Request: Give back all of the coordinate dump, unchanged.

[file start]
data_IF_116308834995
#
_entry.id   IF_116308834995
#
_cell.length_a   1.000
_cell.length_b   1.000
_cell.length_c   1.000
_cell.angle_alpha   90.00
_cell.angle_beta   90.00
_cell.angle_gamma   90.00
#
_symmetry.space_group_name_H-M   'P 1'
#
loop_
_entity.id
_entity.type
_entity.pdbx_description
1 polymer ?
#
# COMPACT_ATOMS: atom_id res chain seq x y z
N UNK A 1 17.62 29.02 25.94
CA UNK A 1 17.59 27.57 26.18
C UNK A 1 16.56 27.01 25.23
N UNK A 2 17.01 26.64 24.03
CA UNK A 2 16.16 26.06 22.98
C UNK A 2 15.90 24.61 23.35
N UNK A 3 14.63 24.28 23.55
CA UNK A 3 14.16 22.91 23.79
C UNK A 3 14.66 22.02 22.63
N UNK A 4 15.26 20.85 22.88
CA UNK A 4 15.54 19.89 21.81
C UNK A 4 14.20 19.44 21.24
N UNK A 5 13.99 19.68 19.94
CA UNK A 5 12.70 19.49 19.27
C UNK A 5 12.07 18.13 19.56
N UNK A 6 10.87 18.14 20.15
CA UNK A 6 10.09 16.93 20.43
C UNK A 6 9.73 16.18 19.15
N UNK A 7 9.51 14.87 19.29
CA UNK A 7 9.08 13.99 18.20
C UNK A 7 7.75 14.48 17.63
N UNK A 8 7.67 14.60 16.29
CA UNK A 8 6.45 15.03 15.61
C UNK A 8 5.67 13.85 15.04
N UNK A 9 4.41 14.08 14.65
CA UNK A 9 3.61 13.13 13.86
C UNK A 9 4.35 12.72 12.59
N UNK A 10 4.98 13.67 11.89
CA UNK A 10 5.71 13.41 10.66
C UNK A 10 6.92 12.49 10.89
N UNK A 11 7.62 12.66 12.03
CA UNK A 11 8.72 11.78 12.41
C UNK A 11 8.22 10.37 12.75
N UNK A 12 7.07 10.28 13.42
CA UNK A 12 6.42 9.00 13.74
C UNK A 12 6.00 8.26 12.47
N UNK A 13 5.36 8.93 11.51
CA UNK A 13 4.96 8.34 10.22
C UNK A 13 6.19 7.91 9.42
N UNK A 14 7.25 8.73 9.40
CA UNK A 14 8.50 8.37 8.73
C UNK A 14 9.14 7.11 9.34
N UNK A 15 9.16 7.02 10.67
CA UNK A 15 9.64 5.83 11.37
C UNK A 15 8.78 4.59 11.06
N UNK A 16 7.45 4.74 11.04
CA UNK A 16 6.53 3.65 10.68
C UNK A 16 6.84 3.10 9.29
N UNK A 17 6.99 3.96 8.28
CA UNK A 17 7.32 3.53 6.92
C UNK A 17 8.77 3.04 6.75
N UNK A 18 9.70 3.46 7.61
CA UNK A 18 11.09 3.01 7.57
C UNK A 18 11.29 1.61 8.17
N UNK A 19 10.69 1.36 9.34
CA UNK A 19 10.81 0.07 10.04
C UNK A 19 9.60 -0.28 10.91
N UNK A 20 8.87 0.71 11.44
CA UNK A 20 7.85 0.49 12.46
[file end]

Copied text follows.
data_IF_116308834995
#
_entry.id   IF_116308834995
#
_cell.length_a   1.000
_cell.length_b   1.000
_cell.length_c   1.000
_cell.angle_alpha   90.00
_cell.angle_beta   90.00
_cell.angle_gamma   90.00
#
_symmetry.space_group_name_H-M   'P 1'
#
loop_
_entity.id
_entity.type
_entity.pdbx_description
1 polymer ?
#
# COMPACT_ATOMS: atom_id res chain seq x y z
N UNK A 1 17.62 29.02 25.94
CA UNK A 1 17.59 27.57 26.18
C UNK A 1 16.56 27.01 25.23
N UNK A 2 17.01 26.64 24.03
CA UNK A 2 16.16 26.06 22.98
C UNK A 2 15.90 24.61 23.35
N UNK A 3 14.63 24.28 23.55
CA UNK A 3 14.16 22.91 23.79
C UNK A 3 14.66 22.02 22.63
N UNK A 4 15.26 20.85 22.88
CA UNK A 4 15.54 19.89 21.81
C UNK A 4 14.20 19.44 21.24
N UNK A 5 13.99 19.68 19.94
CA UNK A 5 12.70 19.49 19.27
C UNK A 5 12.07 18.13 19.56
N UNK A 6 10.87 18.14 20.15
CA UNK A 6 10.09 16.93 20.43
C UNK A 6 9.73 16.18 19.15
N UNK A 7 9.51 14.87 19.29
CA UNK A 7 9.08 13.99 18.20
C UNK A 7 7.75 14.48 17.63
N UNK A 8 7.67 14.60 16.29
CA UNK A 8 6.45 15.03 15.61
C UNK A 8 5.67 13.85 15.04
N UNK A 9 4.41 14.08 14.65
CA UNK A 9 3.61 13.13 13.86
C UNK A 9 4.35 12.72 12.59
N UNK A 10 4.98 13.67 11.89
CA UNK A 10 5.71 13.41 10.66
C UNK A 10 6.92 12.49 10.89
N UNK A 11 7.62 12.66 12.03
CA UNK A 11 8.72 11.78 12.41
C UNK A 11 8.22 10.37 12.75
N UNK A 12 7.07 10.28 13.42
CA UNK A 12 6.42 9.00 13.74
C UNK A 12 6.00 8.26 12.47
N UNK A 13 5.36 8.93 11.51
CA UNK A 13 4.96 8.34 10.22
C UNK A 13 6.19 7.91 9.42
N UNK A 14 7.25 8.73 9.40
CA UNK A 14 8.50 8.37 8.73
C UNK A 14 9.14 7.11 9.34
N UNK A 15 9.16 7.02 10.67
CA UNK A 15 9.64 5.83 11.37
C UNK A 15 8.78 4.59 11.06
N UNK A 16 7.45 4.74 11.04
CA UNK A 16 6.53 3.65 10.68
C UNK A 16 6.84 3.10 9.29
N UNK A 17 6.99 3.96 8.28
CA UNK A 17 7.32 3.53 6.92
C UNK A 17 8.77 3.04 6.75
N UNK A 18 9.70 3.46 7.61
CA UNK A 18 11.09 3.01 7.57
C UNK A 18 11.29 1.61 8.17
N UNK A 19 10.69 1.36 9.34
CA UNK A 19 10.81 0.07 10.04
C UNK A 19 9.60 -0.28 10.91
N UNK A 20 8.87 0.71 11.44
CA UNK A 20 7.85 0.49 12.46